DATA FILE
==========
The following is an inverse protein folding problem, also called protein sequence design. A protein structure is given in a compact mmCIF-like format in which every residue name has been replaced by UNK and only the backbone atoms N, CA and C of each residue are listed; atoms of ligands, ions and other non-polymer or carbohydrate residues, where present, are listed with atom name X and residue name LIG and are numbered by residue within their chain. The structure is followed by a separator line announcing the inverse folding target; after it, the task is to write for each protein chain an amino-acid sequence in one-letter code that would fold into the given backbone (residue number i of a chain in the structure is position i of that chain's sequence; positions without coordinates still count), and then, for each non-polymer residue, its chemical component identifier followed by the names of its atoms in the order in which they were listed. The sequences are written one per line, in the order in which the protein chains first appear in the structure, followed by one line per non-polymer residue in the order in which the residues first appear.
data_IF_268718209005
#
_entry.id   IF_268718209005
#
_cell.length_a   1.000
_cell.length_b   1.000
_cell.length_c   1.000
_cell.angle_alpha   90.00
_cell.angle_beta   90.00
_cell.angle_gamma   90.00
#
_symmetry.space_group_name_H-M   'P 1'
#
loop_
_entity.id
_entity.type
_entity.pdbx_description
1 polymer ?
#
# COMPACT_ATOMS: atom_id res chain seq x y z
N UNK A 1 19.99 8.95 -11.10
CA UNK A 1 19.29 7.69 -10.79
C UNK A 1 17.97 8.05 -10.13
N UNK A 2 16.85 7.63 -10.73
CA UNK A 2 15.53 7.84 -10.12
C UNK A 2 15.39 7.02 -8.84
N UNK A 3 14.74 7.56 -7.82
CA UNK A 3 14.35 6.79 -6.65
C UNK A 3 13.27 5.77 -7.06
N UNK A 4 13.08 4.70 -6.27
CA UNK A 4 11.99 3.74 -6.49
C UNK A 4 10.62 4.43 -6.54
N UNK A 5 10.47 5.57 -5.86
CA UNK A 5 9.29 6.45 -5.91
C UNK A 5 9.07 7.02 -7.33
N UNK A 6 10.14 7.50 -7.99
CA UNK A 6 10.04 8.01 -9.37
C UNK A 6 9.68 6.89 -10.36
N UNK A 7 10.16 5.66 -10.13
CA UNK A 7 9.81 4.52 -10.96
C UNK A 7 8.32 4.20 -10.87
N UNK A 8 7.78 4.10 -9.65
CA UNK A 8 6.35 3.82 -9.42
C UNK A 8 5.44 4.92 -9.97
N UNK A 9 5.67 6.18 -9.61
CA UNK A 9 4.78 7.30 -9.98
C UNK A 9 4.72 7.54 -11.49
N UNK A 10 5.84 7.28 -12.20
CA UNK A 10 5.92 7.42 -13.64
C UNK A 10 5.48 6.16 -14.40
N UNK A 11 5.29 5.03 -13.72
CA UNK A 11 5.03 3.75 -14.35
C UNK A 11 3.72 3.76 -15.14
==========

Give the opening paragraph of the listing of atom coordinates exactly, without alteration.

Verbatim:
The following is an inverse protein folding problem, also called protein sequence design. A protein structure is given in a compact mmCIF-like format in which every residue name has been replaced by UNK and only the backbone atoms N, CA and C of each residue are listed; atoms of ligands, ions and other non-polymer or carbohydrate residues, where present, are listed with atom name X and residue name LIG and are numbered by residue within their chain. The structure is followed by a separator line announcing the inverse folding target; after it, the task is to write for each protein chain an amino-acid sequence in one-letter code that would fold into the given backbone (residue number i of a chain in the structure is position i of that chain's sequence; positions without coordinates still count), and then, for each non-polymer residue, its chemical component identifier followed by the names of its atoms in the order in which they were listed. The sequences are written one per line, in the order in which the protein chains first appear in the structure, followed by one line per non-polymer residue in the order in which the residues first appear.